BHISHMA'S RECLUSIVE ACQUAINTANCE up in Oregon recently recommended to me James Michener’s novel Caravans, published in 1962 but set in the Afghanistan of the years immediately following World War II.
I read it in the days following New Year’s Eve, when another old friend announced his view — I’d heard it before — that the world as we know it was about to end, if not in our lifetimes, then in those of our children. “Our” children, I type: but this old friend has no children, and it was at first to that that I attributed his pessimism.
Soon, though, another idea occurred to me: “the world as we know it” has ended many times, and will end many times again. It’s always doing that, ending, then evolving into the world as another society knows it, only to end again. The world as the Roman Republic knew it ended, and the world as the Roman Empire. The world as Chief Joseph knew it. The world as two protagonists of this book, Nazrullah and Zulffiqar know it: Nazrullah, a civil engineer who believes in a future Westernized Afghanistan, enlightened and developed and comfortable; Zulffiqar, a nomadic chieftain who knows such an Afghanistan will be attempted, will destroy his way life, and must be prepared for.
I was impressed with another of Michener’s books, Iberia, and am equally so with this. Michener seems at ease alternating between fiction and philosophy, between active participation and objective contemplation. I suspect his books are very different to varied readers. I find reassurance, in the face of my friend’s pessimism, in the constancy Michener finds in human behavior, always alternating between instinct and education, reality and idealism, love (and jealousy) and reason, things as they always are and as they always, we are apparently doomed to feel (though differently, according to the values in fashion at the moment), should be.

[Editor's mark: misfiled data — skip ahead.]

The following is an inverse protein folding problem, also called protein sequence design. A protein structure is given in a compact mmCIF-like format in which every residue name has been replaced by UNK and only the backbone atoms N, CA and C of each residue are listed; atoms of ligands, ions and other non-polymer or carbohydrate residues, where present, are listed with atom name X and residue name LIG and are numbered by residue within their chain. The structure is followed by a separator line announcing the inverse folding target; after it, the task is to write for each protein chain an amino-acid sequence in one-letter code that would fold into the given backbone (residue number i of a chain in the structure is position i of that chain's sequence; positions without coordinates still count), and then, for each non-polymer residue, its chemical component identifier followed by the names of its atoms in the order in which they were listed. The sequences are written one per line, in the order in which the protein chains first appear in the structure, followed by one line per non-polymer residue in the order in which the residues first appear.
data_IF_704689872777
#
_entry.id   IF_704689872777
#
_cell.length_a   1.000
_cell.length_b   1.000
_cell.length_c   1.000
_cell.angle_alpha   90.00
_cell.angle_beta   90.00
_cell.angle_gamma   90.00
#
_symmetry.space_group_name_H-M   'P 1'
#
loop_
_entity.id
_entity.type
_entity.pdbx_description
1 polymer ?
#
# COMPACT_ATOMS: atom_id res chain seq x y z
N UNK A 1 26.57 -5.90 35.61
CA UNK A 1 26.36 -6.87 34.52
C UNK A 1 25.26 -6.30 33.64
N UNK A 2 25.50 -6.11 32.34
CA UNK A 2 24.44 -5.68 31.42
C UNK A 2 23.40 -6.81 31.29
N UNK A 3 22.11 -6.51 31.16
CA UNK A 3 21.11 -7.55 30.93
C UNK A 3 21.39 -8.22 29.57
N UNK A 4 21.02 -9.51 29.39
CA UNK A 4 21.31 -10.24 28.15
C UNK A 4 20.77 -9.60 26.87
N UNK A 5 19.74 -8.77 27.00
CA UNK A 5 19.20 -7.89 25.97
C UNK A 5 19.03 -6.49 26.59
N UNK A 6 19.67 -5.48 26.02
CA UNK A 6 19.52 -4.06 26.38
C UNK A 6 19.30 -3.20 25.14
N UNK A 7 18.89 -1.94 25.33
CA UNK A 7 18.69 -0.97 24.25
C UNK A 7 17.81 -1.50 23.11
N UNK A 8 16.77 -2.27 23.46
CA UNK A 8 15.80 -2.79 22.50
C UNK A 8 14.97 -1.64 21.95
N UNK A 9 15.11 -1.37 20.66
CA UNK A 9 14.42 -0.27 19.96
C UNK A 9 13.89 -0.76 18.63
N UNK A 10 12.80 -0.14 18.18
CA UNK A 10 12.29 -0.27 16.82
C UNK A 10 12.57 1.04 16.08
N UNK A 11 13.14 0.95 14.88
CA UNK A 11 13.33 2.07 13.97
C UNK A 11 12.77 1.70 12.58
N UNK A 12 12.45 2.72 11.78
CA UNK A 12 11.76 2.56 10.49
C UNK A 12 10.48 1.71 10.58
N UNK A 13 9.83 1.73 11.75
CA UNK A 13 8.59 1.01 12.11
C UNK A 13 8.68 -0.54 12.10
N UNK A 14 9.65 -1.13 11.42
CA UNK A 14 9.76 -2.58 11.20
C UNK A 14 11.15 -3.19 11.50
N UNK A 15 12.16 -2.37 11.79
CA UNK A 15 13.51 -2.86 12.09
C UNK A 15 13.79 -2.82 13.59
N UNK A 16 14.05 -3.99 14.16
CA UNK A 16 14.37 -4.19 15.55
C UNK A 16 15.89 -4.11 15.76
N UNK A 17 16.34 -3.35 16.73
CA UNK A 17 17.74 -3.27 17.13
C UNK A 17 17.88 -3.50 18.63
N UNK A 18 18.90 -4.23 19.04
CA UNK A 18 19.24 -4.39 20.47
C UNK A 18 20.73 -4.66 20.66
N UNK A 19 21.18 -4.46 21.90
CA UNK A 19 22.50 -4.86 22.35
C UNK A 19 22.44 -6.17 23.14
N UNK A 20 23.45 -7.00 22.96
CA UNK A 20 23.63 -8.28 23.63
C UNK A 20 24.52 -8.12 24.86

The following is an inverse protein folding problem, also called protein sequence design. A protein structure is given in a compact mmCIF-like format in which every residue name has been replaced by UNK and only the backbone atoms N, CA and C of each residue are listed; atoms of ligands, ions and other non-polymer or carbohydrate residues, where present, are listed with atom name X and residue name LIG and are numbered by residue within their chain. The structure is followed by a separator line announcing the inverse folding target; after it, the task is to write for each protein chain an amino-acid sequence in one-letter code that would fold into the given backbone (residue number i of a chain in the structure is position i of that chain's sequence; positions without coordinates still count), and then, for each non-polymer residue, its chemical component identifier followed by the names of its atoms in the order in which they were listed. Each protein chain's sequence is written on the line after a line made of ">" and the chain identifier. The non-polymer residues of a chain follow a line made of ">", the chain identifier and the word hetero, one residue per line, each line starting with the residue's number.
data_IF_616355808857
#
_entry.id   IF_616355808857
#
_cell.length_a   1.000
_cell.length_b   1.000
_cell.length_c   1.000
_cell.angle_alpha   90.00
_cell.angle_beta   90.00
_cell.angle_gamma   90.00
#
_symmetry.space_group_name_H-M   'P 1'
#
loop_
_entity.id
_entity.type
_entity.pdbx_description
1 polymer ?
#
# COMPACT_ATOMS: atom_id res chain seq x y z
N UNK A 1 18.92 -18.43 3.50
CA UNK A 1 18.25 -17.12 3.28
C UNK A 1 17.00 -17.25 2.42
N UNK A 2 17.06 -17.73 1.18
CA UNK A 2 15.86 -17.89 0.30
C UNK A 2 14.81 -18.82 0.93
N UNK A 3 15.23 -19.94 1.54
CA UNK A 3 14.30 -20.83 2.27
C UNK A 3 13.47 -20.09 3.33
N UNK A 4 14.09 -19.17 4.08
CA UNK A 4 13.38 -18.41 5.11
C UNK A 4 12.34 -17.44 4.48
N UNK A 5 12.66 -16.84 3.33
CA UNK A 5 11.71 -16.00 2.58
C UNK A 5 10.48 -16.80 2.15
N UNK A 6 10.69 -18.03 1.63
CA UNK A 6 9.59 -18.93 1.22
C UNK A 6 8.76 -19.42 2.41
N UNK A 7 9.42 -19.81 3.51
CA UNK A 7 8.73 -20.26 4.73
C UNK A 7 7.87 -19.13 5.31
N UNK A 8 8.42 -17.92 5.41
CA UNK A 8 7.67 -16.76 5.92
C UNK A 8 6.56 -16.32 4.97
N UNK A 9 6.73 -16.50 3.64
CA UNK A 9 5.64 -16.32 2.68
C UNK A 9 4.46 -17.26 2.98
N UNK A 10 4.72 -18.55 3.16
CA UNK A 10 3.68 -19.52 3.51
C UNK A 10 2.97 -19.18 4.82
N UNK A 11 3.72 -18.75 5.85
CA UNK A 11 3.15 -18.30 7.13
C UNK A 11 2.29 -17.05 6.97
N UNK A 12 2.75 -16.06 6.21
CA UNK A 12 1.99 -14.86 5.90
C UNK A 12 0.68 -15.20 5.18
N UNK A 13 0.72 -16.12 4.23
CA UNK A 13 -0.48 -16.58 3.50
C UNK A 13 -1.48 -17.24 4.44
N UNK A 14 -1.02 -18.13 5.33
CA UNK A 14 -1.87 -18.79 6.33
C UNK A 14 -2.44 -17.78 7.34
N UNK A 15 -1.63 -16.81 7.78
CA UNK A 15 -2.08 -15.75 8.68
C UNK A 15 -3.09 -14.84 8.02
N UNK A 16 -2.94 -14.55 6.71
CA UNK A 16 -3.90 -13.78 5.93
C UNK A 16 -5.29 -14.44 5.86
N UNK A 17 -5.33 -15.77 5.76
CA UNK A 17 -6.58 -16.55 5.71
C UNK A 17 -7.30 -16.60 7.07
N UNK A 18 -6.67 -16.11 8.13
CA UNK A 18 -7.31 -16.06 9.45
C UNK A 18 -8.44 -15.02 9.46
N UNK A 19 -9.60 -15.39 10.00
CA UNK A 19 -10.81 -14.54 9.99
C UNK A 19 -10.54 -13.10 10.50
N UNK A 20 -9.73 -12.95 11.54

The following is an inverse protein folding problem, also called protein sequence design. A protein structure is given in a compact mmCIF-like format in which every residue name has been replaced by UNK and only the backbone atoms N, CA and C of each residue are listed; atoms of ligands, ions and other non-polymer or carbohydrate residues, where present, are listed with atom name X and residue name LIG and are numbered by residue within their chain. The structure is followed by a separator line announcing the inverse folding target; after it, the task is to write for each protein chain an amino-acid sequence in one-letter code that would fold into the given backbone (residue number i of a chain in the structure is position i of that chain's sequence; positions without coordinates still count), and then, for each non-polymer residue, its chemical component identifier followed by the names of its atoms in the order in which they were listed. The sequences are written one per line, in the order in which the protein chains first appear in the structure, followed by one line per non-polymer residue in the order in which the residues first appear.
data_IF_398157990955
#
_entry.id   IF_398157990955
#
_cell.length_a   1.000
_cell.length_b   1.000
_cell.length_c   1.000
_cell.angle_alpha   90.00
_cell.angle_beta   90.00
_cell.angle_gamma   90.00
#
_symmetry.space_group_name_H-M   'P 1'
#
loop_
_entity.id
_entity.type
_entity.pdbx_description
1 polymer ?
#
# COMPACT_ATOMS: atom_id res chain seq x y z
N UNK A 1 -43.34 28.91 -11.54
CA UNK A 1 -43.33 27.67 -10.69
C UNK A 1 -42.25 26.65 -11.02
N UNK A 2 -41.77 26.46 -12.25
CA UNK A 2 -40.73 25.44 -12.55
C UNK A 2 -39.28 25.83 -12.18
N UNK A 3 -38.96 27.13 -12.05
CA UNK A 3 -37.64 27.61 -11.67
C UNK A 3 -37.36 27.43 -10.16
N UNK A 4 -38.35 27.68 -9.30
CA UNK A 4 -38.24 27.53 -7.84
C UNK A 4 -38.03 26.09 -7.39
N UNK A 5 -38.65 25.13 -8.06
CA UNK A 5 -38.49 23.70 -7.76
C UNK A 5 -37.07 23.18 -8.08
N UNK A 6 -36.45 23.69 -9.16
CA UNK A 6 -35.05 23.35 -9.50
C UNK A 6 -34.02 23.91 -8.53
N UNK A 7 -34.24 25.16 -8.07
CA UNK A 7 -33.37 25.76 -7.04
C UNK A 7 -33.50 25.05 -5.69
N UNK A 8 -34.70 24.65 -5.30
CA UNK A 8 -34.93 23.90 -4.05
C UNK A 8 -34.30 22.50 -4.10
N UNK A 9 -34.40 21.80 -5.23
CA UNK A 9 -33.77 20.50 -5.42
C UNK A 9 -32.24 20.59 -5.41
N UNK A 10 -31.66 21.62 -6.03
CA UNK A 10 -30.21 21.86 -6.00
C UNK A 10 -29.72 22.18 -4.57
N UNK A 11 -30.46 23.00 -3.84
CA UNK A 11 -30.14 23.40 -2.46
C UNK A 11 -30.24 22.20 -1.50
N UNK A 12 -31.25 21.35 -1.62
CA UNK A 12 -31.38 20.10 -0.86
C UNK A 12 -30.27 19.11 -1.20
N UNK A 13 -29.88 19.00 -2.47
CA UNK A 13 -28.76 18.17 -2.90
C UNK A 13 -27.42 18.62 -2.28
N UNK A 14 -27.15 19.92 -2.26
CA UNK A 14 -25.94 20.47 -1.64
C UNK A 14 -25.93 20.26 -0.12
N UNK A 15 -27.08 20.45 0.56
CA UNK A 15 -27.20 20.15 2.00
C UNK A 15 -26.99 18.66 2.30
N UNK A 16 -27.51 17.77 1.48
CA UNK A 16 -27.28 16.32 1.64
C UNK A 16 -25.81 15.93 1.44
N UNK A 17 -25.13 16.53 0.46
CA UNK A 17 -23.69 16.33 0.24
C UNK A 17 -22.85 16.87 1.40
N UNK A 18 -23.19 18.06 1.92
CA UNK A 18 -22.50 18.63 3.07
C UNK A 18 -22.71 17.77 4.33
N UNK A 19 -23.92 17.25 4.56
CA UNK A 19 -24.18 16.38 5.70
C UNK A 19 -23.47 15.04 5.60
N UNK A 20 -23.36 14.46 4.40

Caravans makes me wish I were fifty (and the world eighty) years younger and a good horseman. It made me think, too, of my mother, who in her young and middle years wondered about Tashkent and Samarkand, and in her later years managed to visit them, which I shall almost surely not. And it makes me worry that perhaps my next read will be Frederick Prokosch's The Asiatics or Seven Who Fled — though either would be a real self-indulgence, for I read them over twenty years ago, and there are unread books to visit…